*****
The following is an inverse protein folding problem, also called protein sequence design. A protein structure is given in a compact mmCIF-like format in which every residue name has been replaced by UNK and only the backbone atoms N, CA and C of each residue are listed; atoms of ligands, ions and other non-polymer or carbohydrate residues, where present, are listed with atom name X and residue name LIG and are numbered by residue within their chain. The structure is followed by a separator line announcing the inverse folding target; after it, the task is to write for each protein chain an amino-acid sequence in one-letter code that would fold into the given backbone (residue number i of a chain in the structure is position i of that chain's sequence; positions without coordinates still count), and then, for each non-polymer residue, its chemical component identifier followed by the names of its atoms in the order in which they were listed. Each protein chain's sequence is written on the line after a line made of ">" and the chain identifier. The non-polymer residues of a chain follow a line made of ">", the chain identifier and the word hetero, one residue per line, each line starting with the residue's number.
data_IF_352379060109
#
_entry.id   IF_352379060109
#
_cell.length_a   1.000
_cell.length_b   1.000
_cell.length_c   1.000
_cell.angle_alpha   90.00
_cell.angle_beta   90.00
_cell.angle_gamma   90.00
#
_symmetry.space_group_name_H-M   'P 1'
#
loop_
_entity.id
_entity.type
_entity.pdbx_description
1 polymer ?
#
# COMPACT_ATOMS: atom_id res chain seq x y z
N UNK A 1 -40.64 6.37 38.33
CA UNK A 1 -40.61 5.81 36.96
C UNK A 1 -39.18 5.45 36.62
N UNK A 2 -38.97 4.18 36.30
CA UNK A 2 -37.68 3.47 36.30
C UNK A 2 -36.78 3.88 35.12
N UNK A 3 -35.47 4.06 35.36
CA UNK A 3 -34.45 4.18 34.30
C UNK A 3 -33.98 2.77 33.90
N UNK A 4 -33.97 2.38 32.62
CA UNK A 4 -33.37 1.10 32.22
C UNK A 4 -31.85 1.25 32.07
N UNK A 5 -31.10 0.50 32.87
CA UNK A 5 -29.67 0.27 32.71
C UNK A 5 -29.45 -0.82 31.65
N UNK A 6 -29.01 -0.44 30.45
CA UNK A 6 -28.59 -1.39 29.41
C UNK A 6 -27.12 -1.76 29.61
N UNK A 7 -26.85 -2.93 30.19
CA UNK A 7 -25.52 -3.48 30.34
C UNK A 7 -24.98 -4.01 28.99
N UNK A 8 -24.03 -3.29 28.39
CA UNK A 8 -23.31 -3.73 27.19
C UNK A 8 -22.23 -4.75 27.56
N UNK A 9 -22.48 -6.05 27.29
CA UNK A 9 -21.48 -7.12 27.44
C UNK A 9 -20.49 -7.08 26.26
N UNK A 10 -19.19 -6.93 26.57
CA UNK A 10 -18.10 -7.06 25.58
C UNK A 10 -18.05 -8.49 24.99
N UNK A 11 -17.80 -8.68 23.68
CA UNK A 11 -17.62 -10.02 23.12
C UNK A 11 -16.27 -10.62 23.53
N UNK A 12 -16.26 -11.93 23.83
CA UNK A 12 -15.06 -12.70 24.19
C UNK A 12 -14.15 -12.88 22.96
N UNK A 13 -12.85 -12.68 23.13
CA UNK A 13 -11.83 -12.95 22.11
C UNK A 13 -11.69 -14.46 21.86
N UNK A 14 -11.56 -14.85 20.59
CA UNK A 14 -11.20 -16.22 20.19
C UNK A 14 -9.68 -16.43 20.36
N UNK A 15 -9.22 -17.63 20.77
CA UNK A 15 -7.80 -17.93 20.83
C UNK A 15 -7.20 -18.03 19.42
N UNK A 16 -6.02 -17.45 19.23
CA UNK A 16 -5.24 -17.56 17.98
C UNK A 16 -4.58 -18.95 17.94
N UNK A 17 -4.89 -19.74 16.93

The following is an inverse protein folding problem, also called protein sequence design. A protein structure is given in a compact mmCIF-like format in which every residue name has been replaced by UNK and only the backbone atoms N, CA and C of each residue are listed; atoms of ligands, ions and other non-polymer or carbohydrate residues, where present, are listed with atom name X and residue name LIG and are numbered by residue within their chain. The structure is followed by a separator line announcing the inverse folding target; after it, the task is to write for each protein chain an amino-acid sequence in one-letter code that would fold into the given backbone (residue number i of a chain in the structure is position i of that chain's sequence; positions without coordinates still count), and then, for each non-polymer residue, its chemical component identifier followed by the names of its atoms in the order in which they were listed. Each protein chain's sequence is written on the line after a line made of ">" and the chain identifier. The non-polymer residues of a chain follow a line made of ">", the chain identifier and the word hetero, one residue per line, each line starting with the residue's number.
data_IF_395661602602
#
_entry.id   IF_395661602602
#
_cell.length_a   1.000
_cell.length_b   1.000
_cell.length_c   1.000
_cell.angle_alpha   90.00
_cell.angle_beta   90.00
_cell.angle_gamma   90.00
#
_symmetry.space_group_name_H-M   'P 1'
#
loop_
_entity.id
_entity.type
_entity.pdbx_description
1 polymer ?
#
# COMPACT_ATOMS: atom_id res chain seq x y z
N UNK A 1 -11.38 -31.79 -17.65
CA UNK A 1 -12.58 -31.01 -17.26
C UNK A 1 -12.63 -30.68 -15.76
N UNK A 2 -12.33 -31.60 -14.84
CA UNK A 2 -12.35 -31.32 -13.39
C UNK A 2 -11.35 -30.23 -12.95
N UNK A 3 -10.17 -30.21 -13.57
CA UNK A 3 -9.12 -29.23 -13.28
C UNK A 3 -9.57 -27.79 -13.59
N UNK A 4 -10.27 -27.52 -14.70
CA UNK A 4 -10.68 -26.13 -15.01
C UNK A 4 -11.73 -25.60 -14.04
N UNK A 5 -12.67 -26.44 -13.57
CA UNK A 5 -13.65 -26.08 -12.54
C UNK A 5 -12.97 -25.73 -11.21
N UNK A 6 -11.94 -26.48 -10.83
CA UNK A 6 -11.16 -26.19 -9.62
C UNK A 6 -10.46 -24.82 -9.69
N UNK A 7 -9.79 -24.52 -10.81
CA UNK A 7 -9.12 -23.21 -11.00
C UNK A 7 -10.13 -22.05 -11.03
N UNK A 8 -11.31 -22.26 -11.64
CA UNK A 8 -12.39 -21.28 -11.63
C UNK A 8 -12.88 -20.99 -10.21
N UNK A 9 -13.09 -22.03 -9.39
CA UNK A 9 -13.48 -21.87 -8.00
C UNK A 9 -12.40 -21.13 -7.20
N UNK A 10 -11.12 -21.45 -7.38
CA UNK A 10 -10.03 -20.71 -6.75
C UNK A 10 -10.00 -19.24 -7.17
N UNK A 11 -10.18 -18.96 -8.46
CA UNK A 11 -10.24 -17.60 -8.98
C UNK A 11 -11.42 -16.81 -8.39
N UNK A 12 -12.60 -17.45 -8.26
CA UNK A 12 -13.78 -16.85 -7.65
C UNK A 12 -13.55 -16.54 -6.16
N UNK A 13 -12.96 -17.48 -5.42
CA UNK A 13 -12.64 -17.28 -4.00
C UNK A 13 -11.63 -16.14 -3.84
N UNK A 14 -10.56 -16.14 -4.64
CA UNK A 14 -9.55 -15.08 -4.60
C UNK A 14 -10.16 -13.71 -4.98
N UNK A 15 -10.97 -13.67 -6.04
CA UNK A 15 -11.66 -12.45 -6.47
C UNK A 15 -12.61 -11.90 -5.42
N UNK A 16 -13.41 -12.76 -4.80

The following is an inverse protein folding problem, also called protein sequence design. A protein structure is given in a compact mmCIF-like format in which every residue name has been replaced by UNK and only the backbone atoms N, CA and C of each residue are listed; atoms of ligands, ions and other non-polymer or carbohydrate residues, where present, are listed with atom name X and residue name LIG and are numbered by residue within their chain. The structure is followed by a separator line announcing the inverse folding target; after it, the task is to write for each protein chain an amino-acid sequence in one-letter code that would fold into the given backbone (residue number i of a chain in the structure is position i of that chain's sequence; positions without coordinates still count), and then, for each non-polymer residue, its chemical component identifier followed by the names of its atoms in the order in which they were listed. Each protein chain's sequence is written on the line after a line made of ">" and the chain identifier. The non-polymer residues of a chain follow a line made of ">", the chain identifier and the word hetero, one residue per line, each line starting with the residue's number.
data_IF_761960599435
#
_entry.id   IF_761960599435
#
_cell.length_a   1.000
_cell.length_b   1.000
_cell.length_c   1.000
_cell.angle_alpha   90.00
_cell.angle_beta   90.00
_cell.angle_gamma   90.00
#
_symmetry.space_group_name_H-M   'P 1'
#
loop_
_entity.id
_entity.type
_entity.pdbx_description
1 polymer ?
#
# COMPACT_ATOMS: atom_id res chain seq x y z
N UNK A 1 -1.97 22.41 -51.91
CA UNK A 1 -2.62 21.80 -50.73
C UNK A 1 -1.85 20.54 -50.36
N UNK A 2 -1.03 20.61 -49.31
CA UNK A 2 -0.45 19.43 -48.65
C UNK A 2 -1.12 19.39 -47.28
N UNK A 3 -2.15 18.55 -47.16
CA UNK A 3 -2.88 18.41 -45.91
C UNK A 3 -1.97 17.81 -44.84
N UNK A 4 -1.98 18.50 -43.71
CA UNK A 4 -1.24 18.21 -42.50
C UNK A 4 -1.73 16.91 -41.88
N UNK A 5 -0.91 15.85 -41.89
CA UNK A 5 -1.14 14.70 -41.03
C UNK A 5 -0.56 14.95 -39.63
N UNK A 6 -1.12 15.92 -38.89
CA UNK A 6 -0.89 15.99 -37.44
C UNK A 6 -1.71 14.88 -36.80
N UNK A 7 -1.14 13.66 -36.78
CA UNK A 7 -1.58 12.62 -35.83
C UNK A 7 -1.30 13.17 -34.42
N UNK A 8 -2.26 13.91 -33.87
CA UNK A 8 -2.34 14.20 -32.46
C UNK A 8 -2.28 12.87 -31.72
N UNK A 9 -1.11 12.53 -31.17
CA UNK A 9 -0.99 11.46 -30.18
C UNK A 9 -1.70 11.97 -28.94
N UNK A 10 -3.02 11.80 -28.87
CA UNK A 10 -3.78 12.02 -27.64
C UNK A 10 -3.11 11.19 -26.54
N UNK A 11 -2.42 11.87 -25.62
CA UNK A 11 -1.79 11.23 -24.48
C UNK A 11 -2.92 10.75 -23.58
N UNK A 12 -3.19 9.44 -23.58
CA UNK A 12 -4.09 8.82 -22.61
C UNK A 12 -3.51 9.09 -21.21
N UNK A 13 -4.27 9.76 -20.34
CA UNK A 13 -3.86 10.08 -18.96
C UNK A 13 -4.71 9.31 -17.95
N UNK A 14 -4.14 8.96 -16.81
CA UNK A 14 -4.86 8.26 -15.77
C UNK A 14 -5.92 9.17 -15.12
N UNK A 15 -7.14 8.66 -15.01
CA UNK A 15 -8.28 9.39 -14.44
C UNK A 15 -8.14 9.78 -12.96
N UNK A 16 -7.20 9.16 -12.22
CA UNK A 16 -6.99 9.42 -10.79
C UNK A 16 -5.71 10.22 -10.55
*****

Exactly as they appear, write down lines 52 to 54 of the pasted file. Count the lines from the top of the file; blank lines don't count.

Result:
N UNK A 11 -17.80 -8.68 23.68
CA UNK A 11 -17.62 -10.02 23.12
C UNK A 11 -16.27 -10.62 23.53